We need above all to defeat Shiite and Sunni extremists who are holding the more moderate elements of their communities hostage. In this endeavor, U.S. troops are hardly alone. Iraqi cops and soldiers are fighting alongside them and actually suffering higher casualties—two to three times more killed and wounded. So much for Friedman’s offensive inference that Americans are dying to save Iraq while Iraqis won’t lift a finger to help their own country.

His attempted analogy between U.S. troops (“fighting in the heat”) and Iraqi legislators (“on vacation in August so they can be cool”) is bogus in any case. The better parallel is between Iraqi and American legislators. The Iraqis could certainly do better, but they are also risking their lives and their relatives’ lives to serve, not something that could be said of American senators and congressmen.

For the past few weeks—before they take off on their own August recess—our legislators have hardly been a profile in courage or perspicacity. Democrats and some Republicans have been loudly screaming to “end the war” even while showing scant interest in what will happen after U.S. troops are gone.

This Los Angeles Times story features some hair-raising quotes from the advocates of withdrawal about the consequences of their preferred strategy:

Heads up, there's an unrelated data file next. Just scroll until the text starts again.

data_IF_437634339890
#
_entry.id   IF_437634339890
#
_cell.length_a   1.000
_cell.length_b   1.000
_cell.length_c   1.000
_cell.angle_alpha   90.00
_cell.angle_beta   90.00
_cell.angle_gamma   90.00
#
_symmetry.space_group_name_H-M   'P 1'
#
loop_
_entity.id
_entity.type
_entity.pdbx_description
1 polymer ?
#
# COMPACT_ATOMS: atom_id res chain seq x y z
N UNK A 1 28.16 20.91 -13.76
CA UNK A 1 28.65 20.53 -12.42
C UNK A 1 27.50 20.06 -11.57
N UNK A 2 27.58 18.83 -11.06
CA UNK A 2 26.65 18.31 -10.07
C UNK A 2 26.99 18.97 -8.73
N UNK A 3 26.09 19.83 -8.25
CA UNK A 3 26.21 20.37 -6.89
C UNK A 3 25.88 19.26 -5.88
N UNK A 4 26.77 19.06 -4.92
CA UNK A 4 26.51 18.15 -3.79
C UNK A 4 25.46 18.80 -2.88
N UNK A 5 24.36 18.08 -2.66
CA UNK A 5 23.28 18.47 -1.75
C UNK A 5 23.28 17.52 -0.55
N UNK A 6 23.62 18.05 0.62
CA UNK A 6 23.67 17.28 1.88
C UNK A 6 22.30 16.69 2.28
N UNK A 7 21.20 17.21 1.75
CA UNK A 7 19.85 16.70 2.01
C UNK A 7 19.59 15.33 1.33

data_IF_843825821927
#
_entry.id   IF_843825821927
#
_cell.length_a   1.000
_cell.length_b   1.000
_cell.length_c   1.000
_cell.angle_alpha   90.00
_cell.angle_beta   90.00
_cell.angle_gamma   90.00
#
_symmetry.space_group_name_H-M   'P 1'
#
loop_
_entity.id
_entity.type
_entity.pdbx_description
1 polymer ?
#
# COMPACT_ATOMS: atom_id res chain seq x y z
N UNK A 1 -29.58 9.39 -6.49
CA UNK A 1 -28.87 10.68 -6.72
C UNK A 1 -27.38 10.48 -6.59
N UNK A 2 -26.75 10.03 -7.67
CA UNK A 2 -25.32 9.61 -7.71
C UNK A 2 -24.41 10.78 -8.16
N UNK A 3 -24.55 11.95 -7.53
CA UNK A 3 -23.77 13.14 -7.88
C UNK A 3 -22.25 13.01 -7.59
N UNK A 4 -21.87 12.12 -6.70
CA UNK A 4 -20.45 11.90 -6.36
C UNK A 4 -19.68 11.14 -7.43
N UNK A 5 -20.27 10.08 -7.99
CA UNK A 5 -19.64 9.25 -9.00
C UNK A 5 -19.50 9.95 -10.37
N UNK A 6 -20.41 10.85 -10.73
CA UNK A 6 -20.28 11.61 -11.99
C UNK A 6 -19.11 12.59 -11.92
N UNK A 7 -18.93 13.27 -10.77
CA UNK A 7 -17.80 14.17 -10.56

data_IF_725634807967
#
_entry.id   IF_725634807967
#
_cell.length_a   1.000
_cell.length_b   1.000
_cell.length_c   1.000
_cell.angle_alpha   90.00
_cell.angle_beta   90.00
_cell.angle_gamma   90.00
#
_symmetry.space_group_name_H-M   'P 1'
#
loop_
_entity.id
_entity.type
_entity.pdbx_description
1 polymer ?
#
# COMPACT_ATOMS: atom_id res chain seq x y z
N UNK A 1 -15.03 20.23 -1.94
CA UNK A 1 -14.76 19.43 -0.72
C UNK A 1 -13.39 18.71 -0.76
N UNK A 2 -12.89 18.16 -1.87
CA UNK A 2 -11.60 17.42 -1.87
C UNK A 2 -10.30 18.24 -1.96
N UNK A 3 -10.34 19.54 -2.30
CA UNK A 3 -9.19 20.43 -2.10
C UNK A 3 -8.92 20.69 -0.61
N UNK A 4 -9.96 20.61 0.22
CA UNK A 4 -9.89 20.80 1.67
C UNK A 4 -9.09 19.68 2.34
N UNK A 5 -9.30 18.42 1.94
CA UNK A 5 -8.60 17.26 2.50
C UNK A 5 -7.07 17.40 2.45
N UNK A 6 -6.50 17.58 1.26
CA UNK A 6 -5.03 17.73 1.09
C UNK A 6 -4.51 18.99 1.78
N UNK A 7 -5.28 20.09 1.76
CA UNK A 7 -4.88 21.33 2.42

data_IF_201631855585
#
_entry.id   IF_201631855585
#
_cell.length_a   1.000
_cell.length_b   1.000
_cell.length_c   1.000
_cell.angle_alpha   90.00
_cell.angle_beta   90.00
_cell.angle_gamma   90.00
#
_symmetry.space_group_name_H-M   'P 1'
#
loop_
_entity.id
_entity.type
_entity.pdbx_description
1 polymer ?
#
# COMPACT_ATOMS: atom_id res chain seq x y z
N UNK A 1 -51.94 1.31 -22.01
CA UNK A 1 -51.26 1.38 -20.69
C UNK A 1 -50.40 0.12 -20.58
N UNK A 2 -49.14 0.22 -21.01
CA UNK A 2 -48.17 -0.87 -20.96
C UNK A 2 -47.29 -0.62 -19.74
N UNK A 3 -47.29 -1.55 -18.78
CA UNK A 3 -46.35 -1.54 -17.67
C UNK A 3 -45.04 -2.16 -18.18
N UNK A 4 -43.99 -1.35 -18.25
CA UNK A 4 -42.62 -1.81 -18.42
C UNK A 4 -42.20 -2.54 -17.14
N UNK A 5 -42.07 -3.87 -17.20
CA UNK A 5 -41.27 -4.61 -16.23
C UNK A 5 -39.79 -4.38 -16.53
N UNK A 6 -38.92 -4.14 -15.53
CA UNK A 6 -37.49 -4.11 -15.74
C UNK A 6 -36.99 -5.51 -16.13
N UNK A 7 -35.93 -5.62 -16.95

“I wouldn’t be surprised if it’s horrendous,” said House Appropriations Committee Chairman David R. Obey (D-Wis.), who has helped spearhead efforts against the war. “The only hope for the Iraqis is their own damned government, and there’s slim hope for that.”

“I believe, if we leave, the region will pull together,” said Rep. Lynn Woolsey (D-Petaluma), a founding member of the influential House Out of Iraq caucus. “It’s important to them that Iraq stabilize.”

“The Out of Iraq caucus really has not looked beyond ending military involvement,” acknowledged Rep. Jan Schakowsky (D-Ill.), a caucus leader and Pelosi ally. “Now that the environment is changing pretty significantly . . . everybody may be starting to look at what happens after the United States leaves.”

In their combination of naiveté, ignorance, and irresponsibility, our lawmakers almost make the Iraqis look good.